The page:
A suffocating heat covered the land; creaking rooftops sounded like the cracking of old bones. The harsh conditions had relentlessly attacked the town for three days, with no indication of moving on to pillage some other unfortunate part of the world. It hurt being outside. But there were never a shortage of masochists compelled to hit the streets at a moments notice. The inability to remain content inside one’s home was always a harbinger of evil.
The thick, dusty, hovering haze was hypnotic as fire, adding intensity to everyone’s distress. It made the normally inoffensive smelling person stink like forgotten socks in a clothes hamper. This particular summer had been brutal on life, punishing it at regular intervals. Creatures hid from its torment; little sign of life was visible except for bored larger bodies deciding there wasn’t enough beer or juice or soda inside their claustrophobic home. So they escaped their fidgety madness and moved around outside, no matter how boiling the conditions were.
Despite this rather lengthy, pretentious description of the bleak landscape, a serene presence did exist within the humid, hostile air. You could get in contact with it if you slowed long enough to feel it. But no one did.
Inside one home 14 month-old Erin awoke from a pleasant sleep that had succumbed to the heat deep in her bones. She’d been dreaming she was in a big forest, wandering peacefully in the midst of giant evergreens towering over overgrown fern, with lilac and lavender littered generously about. She could hear music in the distance, and though unable to recognize what she heard, found it melted beautifully with her travels. But the heat had fried her peace. Two eye lids popped open revealing two ice- blue eyes, followed by one ugly scream. Erin had learned from her brief experience on earth that if this noise were continuous, she’d soon be out of the crib in the arms of a comforting larger body.
Cameron, three months from his first birthday, usually slept like a rock. Significant fluctuations of temperature had zero effect during his rejuvenation time. His particular nemesis disrupting slumber was also one of his greatest pleasures. Food. He was always hungry. His cries upon awakening were a signal his internal engine needed energizing. His nimble little body had already developed the understanding that an over-abundance of fuel was necessary to play with his older brother and father as long and as fiercely as they demanded. But he usually ate too much, turning his digestive system into a ticking time-bomb. Soon after most feedings this bomb exploded, chunks of liquid shrapnel flying in all directions with no concern for anyone or anything in its path.
Erin was placed on the sofa, still incoherent from her nap, her dream long forgotten. She sat, seemingly undecided what to do or how to act. Isolation suited her for now. She saw larger bodies moving about, smiling at her, beckoning her to do or say something. As long as they kept their distance, their revolving nature throughout the house wasn’t detrimental to the serenity she now coveted.
A larger body got the idea to place Cameron close to Erin and record the event with a camera. Cameron had just finished his lunch, and the inevitable eruption. A few frustrated larger bodies once again got hit with liquid shrapnel, not really understanding what it all meant.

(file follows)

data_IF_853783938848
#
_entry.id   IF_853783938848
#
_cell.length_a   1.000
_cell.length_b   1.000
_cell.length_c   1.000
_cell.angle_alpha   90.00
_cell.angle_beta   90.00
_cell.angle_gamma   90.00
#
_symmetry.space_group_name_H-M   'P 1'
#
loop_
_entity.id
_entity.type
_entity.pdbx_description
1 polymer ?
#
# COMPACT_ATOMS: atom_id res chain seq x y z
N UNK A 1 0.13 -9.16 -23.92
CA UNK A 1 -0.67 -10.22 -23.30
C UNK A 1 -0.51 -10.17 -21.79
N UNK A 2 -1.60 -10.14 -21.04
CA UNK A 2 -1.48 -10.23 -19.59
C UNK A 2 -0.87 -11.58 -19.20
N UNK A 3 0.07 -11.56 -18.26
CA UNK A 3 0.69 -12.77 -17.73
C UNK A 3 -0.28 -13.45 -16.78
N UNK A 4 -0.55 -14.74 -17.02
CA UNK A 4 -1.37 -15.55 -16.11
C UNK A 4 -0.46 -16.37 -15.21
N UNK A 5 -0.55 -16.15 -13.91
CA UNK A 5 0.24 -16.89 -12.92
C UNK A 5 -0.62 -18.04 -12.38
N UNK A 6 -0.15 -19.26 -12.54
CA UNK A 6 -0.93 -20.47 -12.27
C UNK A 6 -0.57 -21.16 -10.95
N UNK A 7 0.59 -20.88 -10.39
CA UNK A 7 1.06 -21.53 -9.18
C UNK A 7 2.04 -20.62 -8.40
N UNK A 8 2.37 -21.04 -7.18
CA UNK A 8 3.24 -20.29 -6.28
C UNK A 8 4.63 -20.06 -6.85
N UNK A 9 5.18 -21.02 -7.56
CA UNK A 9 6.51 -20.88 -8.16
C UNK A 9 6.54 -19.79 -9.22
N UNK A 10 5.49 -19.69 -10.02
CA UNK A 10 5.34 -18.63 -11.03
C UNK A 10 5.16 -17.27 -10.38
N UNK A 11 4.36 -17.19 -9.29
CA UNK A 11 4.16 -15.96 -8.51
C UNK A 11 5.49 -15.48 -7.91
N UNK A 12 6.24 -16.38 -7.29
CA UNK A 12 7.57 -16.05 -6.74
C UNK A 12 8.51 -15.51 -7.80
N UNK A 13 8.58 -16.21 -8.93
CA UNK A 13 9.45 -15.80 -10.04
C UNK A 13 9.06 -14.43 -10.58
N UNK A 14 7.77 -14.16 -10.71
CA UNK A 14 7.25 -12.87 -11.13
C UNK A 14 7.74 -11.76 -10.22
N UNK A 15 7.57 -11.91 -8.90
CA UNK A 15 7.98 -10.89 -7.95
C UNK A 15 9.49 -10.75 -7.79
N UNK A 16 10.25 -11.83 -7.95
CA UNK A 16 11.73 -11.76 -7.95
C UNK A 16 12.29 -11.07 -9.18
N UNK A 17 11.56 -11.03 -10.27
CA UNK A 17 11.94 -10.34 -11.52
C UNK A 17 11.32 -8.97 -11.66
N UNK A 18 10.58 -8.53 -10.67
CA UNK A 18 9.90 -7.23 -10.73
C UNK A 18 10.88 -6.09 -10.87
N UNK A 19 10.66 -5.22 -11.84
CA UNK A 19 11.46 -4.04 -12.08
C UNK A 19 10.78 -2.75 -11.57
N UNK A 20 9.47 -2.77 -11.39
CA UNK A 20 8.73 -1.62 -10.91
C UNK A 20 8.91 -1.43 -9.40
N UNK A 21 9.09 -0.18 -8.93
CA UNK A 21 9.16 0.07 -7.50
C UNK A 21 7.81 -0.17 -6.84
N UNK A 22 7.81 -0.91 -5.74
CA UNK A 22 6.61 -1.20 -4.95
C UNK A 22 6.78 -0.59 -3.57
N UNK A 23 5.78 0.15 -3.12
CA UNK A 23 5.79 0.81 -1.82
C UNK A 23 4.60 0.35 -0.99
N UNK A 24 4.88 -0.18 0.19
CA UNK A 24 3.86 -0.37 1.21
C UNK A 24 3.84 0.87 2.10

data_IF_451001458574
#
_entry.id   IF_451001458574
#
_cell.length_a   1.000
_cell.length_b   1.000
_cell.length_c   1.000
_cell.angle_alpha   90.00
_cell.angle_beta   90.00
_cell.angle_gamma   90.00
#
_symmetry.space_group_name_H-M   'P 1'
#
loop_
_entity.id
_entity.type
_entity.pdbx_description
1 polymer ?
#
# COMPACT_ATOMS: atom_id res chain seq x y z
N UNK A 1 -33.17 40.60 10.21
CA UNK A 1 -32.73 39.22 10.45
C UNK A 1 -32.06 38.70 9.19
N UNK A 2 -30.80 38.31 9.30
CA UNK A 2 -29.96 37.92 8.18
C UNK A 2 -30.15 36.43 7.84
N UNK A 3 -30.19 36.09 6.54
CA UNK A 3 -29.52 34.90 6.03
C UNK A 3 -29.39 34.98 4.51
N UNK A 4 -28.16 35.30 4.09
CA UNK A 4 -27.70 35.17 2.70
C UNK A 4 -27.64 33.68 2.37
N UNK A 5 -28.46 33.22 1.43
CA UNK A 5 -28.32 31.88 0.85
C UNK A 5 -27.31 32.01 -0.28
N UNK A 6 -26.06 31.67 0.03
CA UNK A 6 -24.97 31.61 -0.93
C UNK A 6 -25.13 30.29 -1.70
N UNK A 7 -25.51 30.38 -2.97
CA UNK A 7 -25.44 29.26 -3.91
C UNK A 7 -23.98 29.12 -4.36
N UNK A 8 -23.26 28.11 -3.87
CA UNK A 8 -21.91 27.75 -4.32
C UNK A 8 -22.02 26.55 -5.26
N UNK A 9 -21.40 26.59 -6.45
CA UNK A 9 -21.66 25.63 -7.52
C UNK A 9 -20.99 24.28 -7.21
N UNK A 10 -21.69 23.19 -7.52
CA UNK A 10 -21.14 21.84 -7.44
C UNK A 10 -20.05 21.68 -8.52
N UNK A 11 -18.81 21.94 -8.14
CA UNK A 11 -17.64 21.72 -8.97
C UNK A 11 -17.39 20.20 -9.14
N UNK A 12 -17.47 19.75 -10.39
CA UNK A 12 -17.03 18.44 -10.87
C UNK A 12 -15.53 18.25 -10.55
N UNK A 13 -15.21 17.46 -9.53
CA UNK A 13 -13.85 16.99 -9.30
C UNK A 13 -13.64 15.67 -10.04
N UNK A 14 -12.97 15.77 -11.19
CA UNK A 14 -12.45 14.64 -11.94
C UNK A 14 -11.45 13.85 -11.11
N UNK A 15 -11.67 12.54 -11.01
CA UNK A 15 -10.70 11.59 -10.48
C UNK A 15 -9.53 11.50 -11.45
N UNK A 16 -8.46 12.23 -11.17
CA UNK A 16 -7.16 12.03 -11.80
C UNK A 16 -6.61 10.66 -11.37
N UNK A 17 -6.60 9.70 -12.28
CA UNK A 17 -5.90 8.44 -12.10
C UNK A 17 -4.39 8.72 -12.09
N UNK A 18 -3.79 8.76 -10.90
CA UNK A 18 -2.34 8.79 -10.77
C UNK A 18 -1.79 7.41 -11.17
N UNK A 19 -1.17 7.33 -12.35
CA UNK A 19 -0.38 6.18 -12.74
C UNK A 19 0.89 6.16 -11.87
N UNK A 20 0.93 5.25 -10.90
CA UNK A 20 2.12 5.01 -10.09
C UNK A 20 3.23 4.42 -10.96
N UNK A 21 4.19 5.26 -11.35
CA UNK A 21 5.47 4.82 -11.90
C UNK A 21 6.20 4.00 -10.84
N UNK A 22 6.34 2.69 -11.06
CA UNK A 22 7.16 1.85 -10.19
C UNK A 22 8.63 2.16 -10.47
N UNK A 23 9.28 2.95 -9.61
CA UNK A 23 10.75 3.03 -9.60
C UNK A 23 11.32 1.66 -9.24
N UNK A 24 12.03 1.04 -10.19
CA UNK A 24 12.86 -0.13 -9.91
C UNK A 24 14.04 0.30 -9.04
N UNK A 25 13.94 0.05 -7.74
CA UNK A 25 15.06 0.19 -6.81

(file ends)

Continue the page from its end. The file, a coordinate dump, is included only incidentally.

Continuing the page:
On the new Bell television set the local news had just interrupted regularly scheduled programming to inform everyone something terrible had happened in Hiroshima. Despite the extreme lack of details, it appeared many people were in terrible shape. The larger bodies gathered around the TV shrugged it off, not really understanding what it all meant.
The new toaster catapulted two slices of smoky bread into the open. The new coffee maker stopped dripping. With a minty-fresh chloride smile, a larger body removed an aerosol can from a cabinet underneath the sink, painting the kitchen with invisible cinnamon to rid the odor of burnt toast.
A Slinky descended the stairway on its own volition… a monstrous piece of Silly Putty on a table duplicated an image of a soldier from a Life magazine ad imploring you to buy war bonds… a furry monkey kept banging symbols together… all evidence an older but still smaller body was lurking somewhere in the house, though no one knew where.
Erin couldn’t tolerate Cameron’s presence for long. This smaller body next to her was far too invasive, killing her freedom of movement since she hadn’t developed the ability to escape from the couch. She was trapped; the ensuing cry was heard loud and clear. The wretched sound irked Cameron, so he cried. Larger bodies laughed and took pictures. Cameron and Erin coughed and cried and glanced at each other in disbelief; how could people be so foolish to expect bodies so close in proximity not to suffer?
Now all of the larger bodies piled near the sofa to take pictures. Soon everyone stopped laughing and shooting. Erin and Cameron were finally removed from the couch, at last able to orbit freely around other bodies, as was their nature. An alarmed larger body announced the new refrigerator, with ice maker, was out of milk. Another larger body grabbed a set of keys, turned off the problems on the TV, and left the house to journey under the scalding sun.